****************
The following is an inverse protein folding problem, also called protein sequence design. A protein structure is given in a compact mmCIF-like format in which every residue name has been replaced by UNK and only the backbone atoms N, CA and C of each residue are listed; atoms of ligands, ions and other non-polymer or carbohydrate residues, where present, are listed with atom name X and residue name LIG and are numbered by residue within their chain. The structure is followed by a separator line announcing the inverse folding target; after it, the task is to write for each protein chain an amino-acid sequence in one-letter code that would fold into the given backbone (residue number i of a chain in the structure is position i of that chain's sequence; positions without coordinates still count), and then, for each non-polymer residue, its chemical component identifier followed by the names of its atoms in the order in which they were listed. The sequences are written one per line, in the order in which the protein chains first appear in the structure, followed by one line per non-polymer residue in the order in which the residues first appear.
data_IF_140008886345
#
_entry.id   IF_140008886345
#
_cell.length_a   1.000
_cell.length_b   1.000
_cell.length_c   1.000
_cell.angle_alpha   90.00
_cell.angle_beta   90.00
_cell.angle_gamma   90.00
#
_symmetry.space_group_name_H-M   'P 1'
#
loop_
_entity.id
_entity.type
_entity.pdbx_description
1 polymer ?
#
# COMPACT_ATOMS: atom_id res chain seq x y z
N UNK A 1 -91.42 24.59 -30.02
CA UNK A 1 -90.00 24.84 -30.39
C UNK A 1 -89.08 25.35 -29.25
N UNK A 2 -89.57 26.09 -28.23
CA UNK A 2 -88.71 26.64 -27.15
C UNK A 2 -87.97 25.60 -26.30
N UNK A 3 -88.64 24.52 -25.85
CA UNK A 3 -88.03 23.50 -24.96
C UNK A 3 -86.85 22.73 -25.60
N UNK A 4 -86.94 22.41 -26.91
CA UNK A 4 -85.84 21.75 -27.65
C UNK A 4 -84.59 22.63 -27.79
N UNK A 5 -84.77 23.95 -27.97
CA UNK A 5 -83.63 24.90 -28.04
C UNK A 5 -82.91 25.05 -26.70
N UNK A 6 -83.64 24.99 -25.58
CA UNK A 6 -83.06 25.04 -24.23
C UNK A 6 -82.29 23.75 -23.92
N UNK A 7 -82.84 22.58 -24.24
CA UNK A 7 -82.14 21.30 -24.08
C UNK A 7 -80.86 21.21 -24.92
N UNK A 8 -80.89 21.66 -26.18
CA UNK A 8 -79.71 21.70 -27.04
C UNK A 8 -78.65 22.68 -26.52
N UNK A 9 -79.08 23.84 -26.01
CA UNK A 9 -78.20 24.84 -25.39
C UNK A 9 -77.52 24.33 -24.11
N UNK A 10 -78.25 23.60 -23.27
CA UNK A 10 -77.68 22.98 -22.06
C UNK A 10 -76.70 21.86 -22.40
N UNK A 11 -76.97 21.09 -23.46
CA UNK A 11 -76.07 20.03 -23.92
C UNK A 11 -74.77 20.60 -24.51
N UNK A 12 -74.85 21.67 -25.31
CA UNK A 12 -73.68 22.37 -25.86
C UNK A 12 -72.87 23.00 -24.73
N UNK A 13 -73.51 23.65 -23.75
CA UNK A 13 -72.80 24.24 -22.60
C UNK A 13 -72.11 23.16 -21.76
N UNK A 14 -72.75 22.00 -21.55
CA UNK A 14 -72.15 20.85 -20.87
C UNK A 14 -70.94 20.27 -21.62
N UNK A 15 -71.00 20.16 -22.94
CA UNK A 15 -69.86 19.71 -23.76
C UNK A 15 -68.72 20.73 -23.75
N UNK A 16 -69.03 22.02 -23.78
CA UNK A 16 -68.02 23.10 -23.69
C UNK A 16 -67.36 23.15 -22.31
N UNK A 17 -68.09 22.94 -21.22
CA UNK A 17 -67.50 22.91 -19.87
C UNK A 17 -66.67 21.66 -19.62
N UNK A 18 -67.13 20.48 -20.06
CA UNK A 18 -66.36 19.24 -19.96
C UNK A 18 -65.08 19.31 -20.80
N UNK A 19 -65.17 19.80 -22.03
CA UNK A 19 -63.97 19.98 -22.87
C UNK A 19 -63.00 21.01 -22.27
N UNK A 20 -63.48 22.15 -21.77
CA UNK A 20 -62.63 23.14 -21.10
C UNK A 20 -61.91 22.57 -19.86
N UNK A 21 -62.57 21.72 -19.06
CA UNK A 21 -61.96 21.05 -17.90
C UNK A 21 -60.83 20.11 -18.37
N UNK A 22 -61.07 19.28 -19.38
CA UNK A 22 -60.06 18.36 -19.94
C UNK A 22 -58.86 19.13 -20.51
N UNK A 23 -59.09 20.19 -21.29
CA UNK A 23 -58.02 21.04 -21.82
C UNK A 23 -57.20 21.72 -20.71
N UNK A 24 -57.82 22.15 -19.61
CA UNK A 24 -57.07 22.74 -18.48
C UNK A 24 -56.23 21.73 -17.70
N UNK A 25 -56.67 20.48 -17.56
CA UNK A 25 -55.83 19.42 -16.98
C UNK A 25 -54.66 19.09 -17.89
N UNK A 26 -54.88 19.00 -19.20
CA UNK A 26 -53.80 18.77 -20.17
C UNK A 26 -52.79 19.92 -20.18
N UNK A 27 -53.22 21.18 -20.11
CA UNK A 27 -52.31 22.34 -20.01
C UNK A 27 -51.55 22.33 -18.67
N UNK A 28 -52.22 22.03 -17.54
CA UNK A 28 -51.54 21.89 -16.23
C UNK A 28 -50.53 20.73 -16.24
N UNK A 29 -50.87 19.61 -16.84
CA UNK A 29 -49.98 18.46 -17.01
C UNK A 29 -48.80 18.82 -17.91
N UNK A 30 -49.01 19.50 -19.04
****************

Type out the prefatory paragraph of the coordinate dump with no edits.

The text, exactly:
The following is an inverse protein folding problem, also called protein sequence design. A protein structure is given in a compact mmCIF-like format in which every residue name has been replaced by UNK and only the backbone atoms N, CA and C of each residue are listed; atoms of ligands, ions and other non-polymer or carbohydrate residues, where present, are listed with atom name X and residue name LIG and are numbered by residue within their chain. The structure is followed by a separator line announcing the inverse folding target; after it, the task is to write for each protein chain an amino-acid sequence in one-letter code that would fold into the given backbone (residue number i of a chain in the structure is position i of that chain's sequence; positions without coordinates still count), and then, for each non-polymer residue, its chemical component identifier followed by the names of its atoms in the order in which they were listed. The sequences are written one per line, in the order in which the protein chains first appear in the structure, followed by one line per non-polymer residue in the order in which the residues first appear.